My mom was a teacher and preached the value of books, good grammar, and an ample vocabulary. She shared her love of reading with my brother (a recently retired English teacher) and me. It seemed as if my mom always had at least three books on her night stand, a newspaper in her lap, and a stack of New Yorkers waiting for her. As I got older, books were my escape. When I was a teenager my aunt got me into reading mysteries. We picked authors (and their detectives) and followed them from start to finish. I waded my way through bogs, pubs and smoke filled interrogation rooms, and strolled along the streets of so many foreign cities courtesy of amazing mystery writers – ones that took me somewhere I had never been and seamlessly planted me right in the middle of daily life. I am always reading something, listening to at least one audio book, and have a stack of publications calling me.

Do you have a dedicated writing space?

Author Ruth Curran write space

Have you always wanted to write a book or were you compelled to write this one for personal reasons?

I remember the day that my freshman English teacher, Mrs. Chang, told me I was good writer. I was shocked. My handwriting and spelling were (and still are) horrendous so I was used to pages filled with red marks and comments about the benefits of taking my time and neatness – nothing beyond the surface and certainly nothing about the quality of my writing. Enter Watergate and Woodward and Bernstein and my passion for writing took another turn. I was going to be a great investigative reporter. Life, as it does, eventually led me in a different direction but every job I had involved some kind of writing.  I don’t think I ever saw myself writing a book until recently. This book got in my head a couple years ago and it was not letting go. I started out writing a much expanded version of my blog on brain health, brain healthy lifestyles, and that connection between how we act and how we think. It was good information with great practical, everyday application but it was not relevant. With great prompting from a dear friend, I saw that I had to tell the story of how I got here and to own the fact that the value of my journey was being lost – especially if I just kept it locked up in a safe in my head.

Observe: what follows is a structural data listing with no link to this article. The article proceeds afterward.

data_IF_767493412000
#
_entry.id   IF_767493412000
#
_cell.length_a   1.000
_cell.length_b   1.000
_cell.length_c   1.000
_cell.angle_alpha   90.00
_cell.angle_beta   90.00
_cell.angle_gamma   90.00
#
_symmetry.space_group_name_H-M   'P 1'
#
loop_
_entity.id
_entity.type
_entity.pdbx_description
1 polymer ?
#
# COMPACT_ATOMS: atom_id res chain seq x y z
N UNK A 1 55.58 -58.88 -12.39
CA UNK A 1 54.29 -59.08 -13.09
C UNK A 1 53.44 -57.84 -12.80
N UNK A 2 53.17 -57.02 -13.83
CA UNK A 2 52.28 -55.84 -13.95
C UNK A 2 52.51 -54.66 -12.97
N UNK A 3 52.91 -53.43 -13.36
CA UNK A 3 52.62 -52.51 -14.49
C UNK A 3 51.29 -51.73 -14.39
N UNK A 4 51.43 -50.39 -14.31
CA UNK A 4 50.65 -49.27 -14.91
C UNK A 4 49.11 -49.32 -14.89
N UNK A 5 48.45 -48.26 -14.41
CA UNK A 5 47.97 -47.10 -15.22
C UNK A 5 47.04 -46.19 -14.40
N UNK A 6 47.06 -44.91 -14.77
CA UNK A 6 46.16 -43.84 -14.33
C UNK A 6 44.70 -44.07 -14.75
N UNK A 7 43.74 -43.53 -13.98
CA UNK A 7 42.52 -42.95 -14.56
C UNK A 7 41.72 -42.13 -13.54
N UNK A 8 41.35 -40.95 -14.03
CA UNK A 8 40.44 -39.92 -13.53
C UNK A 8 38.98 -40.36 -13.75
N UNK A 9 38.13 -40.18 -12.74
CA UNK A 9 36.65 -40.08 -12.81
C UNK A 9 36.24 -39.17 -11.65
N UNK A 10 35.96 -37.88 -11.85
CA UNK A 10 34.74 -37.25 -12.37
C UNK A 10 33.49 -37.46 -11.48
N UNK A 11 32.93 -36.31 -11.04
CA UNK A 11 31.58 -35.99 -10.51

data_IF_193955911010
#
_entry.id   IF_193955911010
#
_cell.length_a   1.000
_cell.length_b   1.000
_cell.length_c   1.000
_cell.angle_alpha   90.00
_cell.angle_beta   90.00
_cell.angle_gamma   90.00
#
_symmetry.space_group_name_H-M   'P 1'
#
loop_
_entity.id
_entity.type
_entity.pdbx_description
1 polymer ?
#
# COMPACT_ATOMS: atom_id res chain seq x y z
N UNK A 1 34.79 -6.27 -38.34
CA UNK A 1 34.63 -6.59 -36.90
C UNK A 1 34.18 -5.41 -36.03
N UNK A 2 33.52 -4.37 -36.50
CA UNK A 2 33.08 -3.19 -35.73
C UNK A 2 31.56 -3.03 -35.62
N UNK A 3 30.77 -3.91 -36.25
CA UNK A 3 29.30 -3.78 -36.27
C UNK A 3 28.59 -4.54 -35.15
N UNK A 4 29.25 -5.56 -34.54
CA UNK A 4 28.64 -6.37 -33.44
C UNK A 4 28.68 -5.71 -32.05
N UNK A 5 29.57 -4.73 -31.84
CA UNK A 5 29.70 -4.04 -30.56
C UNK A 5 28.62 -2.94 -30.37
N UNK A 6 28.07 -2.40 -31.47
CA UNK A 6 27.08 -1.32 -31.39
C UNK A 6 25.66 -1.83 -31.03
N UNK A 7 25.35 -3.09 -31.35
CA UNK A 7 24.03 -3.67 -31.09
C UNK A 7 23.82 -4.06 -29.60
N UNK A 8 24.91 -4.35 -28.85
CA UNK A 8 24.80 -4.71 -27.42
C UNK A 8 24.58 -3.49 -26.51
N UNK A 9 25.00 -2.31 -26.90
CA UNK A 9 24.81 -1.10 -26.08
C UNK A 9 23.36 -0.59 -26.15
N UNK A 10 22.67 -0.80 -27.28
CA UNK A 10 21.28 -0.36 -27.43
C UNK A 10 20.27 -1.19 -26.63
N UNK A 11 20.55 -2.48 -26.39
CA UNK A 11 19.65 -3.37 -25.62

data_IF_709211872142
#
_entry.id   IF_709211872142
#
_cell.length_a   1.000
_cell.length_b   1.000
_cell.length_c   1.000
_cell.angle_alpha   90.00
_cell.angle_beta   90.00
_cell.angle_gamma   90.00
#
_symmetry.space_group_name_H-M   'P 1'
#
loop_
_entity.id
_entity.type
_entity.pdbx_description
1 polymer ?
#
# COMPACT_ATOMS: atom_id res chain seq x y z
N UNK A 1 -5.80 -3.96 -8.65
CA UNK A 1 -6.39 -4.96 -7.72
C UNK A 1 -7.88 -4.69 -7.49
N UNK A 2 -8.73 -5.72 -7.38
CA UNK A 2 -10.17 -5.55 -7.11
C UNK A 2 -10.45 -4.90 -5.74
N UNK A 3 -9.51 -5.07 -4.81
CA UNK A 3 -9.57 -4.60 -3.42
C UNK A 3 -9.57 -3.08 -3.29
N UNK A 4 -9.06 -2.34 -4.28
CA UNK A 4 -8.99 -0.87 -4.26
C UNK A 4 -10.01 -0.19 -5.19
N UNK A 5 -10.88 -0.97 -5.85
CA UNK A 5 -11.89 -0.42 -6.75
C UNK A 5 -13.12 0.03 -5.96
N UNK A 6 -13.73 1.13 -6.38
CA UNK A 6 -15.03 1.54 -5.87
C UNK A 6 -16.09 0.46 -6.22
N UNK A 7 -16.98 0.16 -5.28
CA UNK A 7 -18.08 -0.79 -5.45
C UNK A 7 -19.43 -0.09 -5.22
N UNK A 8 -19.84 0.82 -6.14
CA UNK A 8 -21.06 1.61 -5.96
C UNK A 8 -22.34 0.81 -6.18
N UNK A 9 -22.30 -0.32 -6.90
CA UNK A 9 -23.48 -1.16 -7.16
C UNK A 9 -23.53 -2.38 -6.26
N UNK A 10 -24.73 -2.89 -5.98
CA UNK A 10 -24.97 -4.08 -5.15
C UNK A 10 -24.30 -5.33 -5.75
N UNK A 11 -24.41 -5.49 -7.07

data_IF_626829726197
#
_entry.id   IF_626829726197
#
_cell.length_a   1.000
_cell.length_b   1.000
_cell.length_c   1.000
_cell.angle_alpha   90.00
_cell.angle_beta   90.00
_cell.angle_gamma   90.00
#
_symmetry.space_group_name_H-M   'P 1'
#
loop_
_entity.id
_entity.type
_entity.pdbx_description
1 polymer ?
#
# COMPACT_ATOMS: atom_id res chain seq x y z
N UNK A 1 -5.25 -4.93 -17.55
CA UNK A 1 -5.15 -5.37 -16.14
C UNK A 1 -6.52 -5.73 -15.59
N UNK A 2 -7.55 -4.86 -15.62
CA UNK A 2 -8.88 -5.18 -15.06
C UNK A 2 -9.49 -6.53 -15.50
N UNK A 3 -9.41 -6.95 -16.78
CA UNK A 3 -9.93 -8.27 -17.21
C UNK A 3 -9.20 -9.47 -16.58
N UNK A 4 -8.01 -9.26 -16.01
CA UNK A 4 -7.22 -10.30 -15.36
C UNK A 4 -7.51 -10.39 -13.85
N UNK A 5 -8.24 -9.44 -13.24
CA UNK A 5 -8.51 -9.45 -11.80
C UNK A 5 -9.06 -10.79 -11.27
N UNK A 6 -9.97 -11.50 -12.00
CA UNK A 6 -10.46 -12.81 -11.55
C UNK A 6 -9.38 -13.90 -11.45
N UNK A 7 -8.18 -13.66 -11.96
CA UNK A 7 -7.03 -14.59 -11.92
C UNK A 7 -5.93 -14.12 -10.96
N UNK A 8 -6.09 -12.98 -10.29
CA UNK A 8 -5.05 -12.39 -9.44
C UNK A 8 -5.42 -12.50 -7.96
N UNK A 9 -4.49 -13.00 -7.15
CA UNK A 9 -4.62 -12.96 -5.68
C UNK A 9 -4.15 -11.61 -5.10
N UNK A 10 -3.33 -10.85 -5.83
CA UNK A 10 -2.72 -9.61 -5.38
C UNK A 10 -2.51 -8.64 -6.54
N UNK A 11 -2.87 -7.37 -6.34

Other than physical damage to the brain due to injury or illness, what psychological or sociological factors might affect one’s brain health?

The two biggest issues are stress and social isolation. Prolonged stress or periods of isolation – physical, psychological, or sociological –can change how your brain works and how well you adapt to future situations. Both of these conditions can re-wire your brain in the long run.

What is the number one thing people should do daily to boost their brain health?

Smile. Your brain and your body are programmed to reward those things that make you feel good. Smiling is the fastest route to feeling good.

What are some common misconceptions people have about brain health?

There are two misconceptions about the brain that make me absolutely crazy. First, we are born with a certain number of brain cells and there is nothing we can do to make more. That is so wrong. We can absolutely encourage our bodies to grow new neurons and, beyond that, we can encourage our neurons to form new connections. Second, older brains don’t perform as well as younger brains. That too is untrue. Older brains may perform differently but definitely not worse.

The Links:

 The website/blog

 Ruth shares her insights and proven techniques for amplifying everyday experiences at

http://www.craniumcrunches.com

To buy the book:

 http://www.amazon.com/Being-Brain-Healthy-Ruth-Curran/dp/069239995X

 Twitter:

 http://www.twitter.com/@CaptCruncher